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Complexity, Evolution and Learning: a simple story of heterogeneous expectations and some empirical and experimental validation

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  • Hommes, C.H.

    () (Universiteit van Amsterdam)

Abstract

This note discusses complexity models in economics. A key feature of these models is that agents have heterogeneous expectations, disciplined by adaptive learning and evolutionary selection. Agents adapt their rules based upon past observations and switch between different forecasting heuristics based upon strategy performance. We discuss how these models match empirical facts as well as laboratory experiments with human subjects and how this approach may tame the ``wilderness of bounded rationality''.

Suggested Citation

  • Hommes, C.H., 2007. "Complexity, Evolution and Learning: a simple story of heterogeneous expectations and some empirical and experimental validation," CeNDEF Working Papers 07-07, Universiteit van Amsterdam, Center for Nonlinear Dynamics in Economics and Finance.
  • Handle: RePEc:ams:ndfwpp:07-07
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    File URL: http://cendef.uva.nl/binaries/content/assets/subsites/amsterdam-school-of-economics/amsterdam-school-of-economics-research-institute/cendef/working-papers-2007/iplhommes.pdf?1417182302008
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    References listed on IDEAS

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    1. Brock, William A. & Hommes, Cars H., 1998. "Heterogeneous beliefs and routes to chaos in a simple asset pricing model," Journal of Economic Dynamics and Control, Elsevier, vol. 22(8-9), pages 1235-1274, August.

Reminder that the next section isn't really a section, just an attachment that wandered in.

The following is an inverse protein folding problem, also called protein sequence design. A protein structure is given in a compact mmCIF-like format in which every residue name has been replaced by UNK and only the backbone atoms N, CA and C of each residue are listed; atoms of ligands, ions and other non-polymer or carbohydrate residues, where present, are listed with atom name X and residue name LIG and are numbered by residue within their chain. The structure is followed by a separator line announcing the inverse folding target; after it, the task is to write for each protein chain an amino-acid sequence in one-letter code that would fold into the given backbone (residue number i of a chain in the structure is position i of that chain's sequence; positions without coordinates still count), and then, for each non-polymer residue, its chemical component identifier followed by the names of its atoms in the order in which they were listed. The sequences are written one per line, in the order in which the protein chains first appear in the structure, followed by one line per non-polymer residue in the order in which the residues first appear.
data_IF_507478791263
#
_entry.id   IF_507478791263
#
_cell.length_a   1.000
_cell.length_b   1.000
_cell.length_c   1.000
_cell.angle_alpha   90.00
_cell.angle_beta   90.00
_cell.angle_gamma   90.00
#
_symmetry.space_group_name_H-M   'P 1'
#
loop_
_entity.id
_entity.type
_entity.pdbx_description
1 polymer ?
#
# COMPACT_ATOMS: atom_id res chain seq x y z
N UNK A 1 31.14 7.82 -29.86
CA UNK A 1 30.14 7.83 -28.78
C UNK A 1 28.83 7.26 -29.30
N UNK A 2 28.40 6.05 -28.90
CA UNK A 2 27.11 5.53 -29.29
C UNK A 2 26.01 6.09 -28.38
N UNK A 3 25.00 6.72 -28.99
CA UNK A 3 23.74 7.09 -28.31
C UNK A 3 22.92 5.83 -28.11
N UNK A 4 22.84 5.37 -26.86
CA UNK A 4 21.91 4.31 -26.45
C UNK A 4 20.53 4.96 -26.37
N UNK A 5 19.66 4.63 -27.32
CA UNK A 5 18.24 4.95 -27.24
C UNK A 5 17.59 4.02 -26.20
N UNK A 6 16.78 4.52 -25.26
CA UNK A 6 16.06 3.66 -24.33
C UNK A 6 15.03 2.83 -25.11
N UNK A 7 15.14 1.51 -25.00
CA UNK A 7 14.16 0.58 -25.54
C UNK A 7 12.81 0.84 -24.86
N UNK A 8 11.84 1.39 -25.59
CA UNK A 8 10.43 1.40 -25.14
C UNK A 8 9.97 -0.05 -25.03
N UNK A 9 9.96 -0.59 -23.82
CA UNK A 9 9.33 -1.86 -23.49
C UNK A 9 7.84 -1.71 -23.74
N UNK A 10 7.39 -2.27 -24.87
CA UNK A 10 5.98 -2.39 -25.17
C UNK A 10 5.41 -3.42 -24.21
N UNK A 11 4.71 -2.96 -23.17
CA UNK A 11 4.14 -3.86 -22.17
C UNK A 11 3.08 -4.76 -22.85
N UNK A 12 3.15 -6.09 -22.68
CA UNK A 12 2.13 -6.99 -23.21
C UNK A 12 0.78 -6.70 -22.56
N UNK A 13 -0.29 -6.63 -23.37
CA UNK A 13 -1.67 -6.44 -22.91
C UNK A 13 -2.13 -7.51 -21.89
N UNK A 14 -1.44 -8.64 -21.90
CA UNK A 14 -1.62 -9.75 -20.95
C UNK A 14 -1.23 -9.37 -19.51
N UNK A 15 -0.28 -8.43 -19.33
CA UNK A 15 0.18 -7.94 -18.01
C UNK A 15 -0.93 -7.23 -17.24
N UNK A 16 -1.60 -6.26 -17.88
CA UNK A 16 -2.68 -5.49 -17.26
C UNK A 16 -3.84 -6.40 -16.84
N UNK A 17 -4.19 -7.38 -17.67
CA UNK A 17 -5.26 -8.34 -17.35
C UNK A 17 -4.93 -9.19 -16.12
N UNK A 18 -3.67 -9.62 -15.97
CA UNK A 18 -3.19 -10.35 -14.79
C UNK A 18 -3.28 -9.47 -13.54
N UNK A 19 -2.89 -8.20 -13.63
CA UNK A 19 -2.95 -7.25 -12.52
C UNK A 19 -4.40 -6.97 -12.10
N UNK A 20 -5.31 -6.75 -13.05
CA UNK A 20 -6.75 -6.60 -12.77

2. Arthur, W.B. & Holland, J.H. & LeBaron, B. & Palmer, R. & Tayler, P., 1996. "Asset Pricing Under Endogenous Expectations in an Artificial Stock Market," Working papers 9625, Wisconsin Madison - Social Systems.
    3. Eugene F. Fama & Kenneth R. French, 2002. "The Equity Premium," Journal of Finance, American Finance Association, vol. 57(2), pages 637-659, April.
    4. Anufriev, M. & Hommes, C.H., 2007. "Evolution of Market Heuristics," CeNDEF Working Papers 07-06, Universiteit van Amsterdam, Center for Nonlinear Dynamics in Economics and Finance.
    5. LeBaron, Blake & Arthur, W. Brian & Palmer, Richard, 1999. "Time series properties of an artificial stock market," Journal of Economic Dynamics and Control, Elsevier, vol. 23(9-10), pages 1487-1516, September.
    6. William A. Brock & Cars H. Hommes, 1997. "A Rational Route to Randomness," Econometrica, Econometric Society, vol. 65(5), pages 1059-1096, September.
    7. Tesfatsion, Leigh & Judd, Kenneth L., 2006. "Handbook of Computational Economics, Vol. 2: Agent-Based Computational Economics," Staff General Research Papers Archive 10368, Iowa State University, Department of Economics.
    8. Leigh Tesfatsion, 2002. "Agent-Based Computational Economics," Computational Economics 0203001, EconWPA, revised 15 Aug 2002.
    9. Cars Hommes & Joep Sonnemans & Jan Tuinstra & Henk van de Velden, 2005. "Coordination of Expectations in Asset Pricing Experiments," Review of Financial Studies, Society for Financial Studies, vol. 18(3), pages 955-980.
    10. Hommes, Cars H., 2006. "Heterogeneous Agent Models in Economics and Finance," Handbook of Computational Economics,in: Leigh Tesfatsion & Kenneth L. Judd (ed.), Handbook of Computational Economics, edition 1, volume 2, chapter 23, pages 1109-1186 Elsevier.
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    Cited by:

    1. Gomes, Orlando, 2012. "Attentiveness cycles: Synchronized behavior and aggregate fluctuations," Revista Brasileira de Economia - RBE, FGV/EPGE - Escola Brasileira de Economia e Finanças, Getulio Vargas Foundation (Brazil), vol. 66(3), October.
    2. repec:fgv:epgrbe:v:66:n:3:a:1 is not listed on IDEAS
    3. Magda Roszczynska-Kurasinska & Andrzej Nowak & Daniel Kamieniarz & Sorin Solomon & Jørgen Vitting Andersen, 2012. "Short and Long Term Investor Synchronization Caused by Decoupling," Université Paris1 Panthéon-Sorbonne (Post-Print and Working Papers) hal-00853991, HAL.

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